Collagen is one of the primary building block proteins in the body, in everything from skin and joints to bones and muscle. It functions as the primary protein to support connective tissue throughout the body, which means that arguably more than anything else, it serves to hold everything together.
As we age, our bodies gradually lose the ability to produce collagen at the rates they did in our younger years, resulting in a variety of problems, the most visible of which are related to our skin. Without enough collagen, skin loses the elasticity it once did, becoming thinner, weaker, and more likely to sag and form fine lines. Without the skin elasticity of our youth, skin more easily sags into these lines instead of straightening back up, resulting in wrinkles that last.
It’s most common, and most lucrative to the cosmetic industry, to take the approach of applying a variety of lotions and creams to deal with this problem on an outer level. Of course, moisturizing your skin and enriching it with vitamins externally is important, but if your body doesn’t have enough collagen, the process can be akin to treading water—your skin won’t be drowning, but it won’t necessarily be going anywhere either, at least not at the pace you might like.
Another costly approach is the use of injectable collagen. While it does work to reduce the appearance of wrinkles, the affect is only local to the areas of injection, and ultimately you’ll still be dealing with the same issue—with normal aging, your body won’t have the collagen it needs to nourish all the areas of your body that need it, so your skin won’t receive the internally-driven collagen-nourishment to regenerate and renew your skin on a regular basis.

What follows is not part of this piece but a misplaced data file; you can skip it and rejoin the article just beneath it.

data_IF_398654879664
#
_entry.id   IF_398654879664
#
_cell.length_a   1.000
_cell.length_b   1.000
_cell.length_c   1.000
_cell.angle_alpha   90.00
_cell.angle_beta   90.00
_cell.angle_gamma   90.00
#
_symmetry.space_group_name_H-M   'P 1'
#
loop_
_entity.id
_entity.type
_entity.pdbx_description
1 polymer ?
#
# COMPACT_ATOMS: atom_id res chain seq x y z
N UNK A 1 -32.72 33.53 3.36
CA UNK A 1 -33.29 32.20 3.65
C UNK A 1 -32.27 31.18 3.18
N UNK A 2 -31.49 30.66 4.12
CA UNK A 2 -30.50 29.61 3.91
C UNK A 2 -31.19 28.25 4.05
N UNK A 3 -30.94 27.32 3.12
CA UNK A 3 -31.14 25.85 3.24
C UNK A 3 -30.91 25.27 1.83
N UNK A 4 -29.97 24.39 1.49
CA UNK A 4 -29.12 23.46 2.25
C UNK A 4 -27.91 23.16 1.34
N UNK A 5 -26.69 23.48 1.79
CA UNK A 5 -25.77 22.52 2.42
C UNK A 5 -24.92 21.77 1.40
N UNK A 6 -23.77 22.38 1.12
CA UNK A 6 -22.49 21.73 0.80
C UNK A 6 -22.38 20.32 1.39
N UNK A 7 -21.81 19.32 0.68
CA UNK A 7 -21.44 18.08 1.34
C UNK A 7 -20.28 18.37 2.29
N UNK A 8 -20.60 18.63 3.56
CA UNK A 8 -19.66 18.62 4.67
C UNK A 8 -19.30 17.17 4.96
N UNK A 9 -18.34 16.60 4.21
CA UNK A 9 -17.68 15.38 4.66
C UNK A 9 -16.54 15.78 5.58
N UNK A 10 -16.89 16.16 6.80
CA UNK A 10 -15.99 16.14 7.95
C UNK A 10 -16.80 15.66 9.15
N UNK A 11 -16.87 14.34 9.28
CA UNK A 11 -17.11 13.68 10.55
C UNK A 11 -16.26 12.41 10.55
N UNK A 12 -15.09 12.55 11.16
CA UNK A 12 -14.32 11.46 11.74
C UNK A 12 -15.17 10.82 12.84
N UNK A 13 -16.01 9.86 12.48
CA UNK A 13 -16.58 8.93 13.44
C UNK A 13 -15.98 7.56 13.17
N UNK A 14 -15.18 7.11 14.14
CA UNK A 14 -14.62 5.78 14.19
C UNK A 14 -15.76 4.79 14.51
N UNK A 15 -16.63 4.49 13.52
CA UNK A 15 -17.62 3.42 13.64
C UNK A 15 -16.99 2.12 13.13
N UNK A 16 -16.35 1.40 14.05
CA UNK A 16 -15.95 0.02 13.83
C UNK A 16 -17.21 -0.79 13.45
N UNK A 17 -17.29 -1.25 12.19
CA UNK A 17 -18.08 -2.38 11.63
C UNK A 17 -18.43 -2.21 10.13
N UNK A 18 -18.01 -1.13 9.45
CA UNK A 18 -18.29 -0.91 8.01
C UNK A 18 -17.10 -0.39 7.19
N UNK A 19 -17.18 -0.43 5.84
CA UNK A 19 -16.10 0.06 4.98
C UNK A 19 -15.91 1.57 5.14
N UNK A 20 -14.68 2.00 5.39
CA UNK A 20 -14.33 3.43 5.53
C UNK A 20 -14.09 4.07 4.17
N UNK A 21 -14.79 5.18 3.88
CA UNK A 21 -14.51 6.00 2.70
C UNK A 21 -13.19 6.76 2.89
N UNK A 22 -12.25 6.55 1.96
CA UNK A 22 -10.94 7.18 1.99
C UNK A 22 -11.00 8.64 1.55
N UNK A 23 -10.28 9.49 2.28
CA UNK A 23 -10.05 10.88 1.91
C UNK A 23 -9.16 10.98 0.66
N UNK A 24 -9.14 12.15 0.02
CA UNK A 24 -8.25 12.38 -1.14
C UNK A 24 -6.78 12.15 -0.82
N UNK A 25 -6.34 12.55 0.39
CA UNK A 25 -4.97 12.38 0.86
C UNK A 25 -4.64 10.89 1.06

The internal distribution of collagen is driven by two sources—your own body’s ability to produce it and diet. Collagen is only available from animals, so if you’re a vegetarian, this can pose a problem, though it can be outweighed by the better nutrition and lack of toxins a plant-based diet can often provide if done right.
Given that, it can be prudent to consider taking dietary collagen. The three major types of collagen you’ll want to take for your skin are types I, II, and III—these are not only the most abundant forms of collagen in our bodies, but the three most directly related to the health of the skin. Collagen type I tends to concentrate in the skin, bones, and intervertebral discs, collagen type II feeds primarily into cartilage and skin, and is more often used for issues like cellulite, and collagen type III is most present in the skin, intestinal walls, and muscles.
You’ll often find oral collagen supplements without any mention of the types they contain, or just separated by type, so you might find a product with only collagens type I and III, or only collagen type II. Ideally, you’ll find a product with all three, but if you’re unable to, you can easily mix and match to ensure you’re getting all three types. Oral collagen is usually best absorbed when taken with vitamin C, and I would suggest taking more than the typical suggested serving size—that amount is usually a bare minimum to see visible results. I usually find people get better results when taking 2-3 times the typical suggested serving, or more, in as little as a week, but more often two to three weeks. Dietary collagen should come from animals, so there’s no need for concern about overdosing—it’s not a pharmaceutical drug after all. With regular use, for the majority of people not only do hair and nails begin to show more life and shine, but skin smoothens, wrinkles and fine lines fade (with some disappearing entirely), and skin complexion regains more of its youthful glow and buoyancy.